On Saturday, a family of eight was found dead in their home, and the suspect, David Ray Conley, surrendered to authorities after a standoff with Harris County sheriff's deputies.
Earl Yanske was among the first to know. He had known that Conley, who was his sister Valerie Jackson's ex-boyfriend, had gone to Jackson's home in Northwest Harris County earlier Saturday and was armed, the Houston Chronicle reports. From Montana, Yanske had contacted police, who checked on the premises twice throughout the day but did not see any sign of trouble — until the third check at 9 p.m., when they spotted a body in the window and tried to enter the home. Conley shot at officers, and a standoff ensued before Conley surrendered.
Around 11 p.m., the Chron reports, Yanske received a phone call from Conley, 48, and asked him, “Did you kill my sister?” To which Conley replied, “Yes, I did.”
Authorities allege that Conley killed one of his own sons. According to police, he had broken into a window and shot Jackson, her husband, Dwayne, and the six children. On Sunday he was charged with multiple counts of capital murder and was held without bail.
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Conley and Valerie Jackson had met online 15 years earlier, the Chron reports, and had two children together. But Conley also had a long history of violence — including multiple assaults against Jackson, Harris County court records show.
The most recent was just a month ago, when Jackson filed a criminal complaint claiming Conley had slammed her head against a refrigerator. Two years earlier, Conley was sentenced to nine months in the Harris County jail after he threatened Jackson with a knife. And 11 years earlier, in 2002, Conley was sentenced to five years in prison after putting a knife to Jackson's throat, cutting her and punching her in the face, according to court records. Conley's record also shows a number of arrests for possession of crack cocaine, robbery, DWIs, evading police and trespassing, among others charges.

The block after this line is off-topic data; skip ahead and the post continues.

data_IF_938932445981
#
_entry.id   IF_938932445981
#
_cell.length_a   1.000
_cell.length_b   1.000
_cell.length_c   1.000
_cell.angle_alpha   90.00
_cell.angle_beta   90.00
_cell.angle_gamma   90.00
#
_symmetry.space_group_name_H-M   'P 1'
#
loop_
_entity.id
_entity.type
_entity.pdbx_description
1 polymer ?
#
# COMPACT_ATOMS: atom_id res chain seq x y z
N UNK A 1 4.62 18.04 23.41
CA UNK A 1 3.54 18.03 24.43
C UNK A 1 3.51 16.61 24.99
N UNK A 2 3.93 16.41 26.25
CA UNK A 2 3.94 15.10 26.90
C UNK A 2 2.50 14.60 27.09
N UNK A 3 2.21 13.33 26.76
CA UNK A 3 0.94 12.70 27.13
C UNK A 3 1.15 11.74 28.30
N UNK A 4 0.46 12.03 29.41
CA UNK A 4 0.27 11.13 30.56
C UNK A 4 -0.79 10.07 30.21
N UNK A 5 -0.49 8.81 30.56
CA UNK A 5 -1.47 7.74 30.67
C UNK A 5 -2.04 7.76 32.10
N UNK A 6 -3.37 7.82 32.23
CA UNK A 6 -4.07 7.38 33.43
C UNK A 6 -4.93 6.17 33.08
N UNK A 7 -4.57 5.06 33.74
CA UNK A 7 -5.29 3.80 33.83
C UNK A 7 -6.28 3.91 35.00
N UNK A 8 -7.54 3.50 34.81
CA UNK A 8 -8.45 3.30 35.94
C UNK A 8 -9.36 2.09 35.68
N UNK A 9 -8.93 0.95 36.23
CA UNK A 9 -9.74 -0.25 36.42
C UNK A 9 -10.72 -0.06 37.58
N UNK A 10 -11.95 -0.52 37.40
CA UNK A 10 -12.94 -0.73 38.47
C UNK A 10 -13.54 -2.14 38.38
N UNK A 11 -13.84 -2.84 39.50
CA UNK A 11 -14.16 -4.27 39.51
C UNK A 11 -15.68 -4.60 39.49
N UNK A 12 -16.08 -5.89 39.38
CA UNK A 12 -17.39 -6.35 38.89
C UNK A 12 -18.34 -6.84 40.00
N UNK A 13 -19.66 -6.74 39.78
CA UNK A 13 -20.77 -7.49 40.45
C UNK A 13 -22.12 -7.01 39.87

Dan Gross, president of the Brady Campaign to Prevent Gun Violence, wondered how a man with a criminal record like Conley's could have acquired a gun in the first place. "There are many questions waiting to be answered, including how the suspect — who police say has a criminal past and could very likely have been a prohibited purchaser — got his hands on a gun," Gross said.
Harris County District Attorney Devon Anderson attended Conley's arraignment Monday morning, telling reporters that the official decision on whether to seek the death penalty, which officials will announce in three to four months, would be a "no-brainer."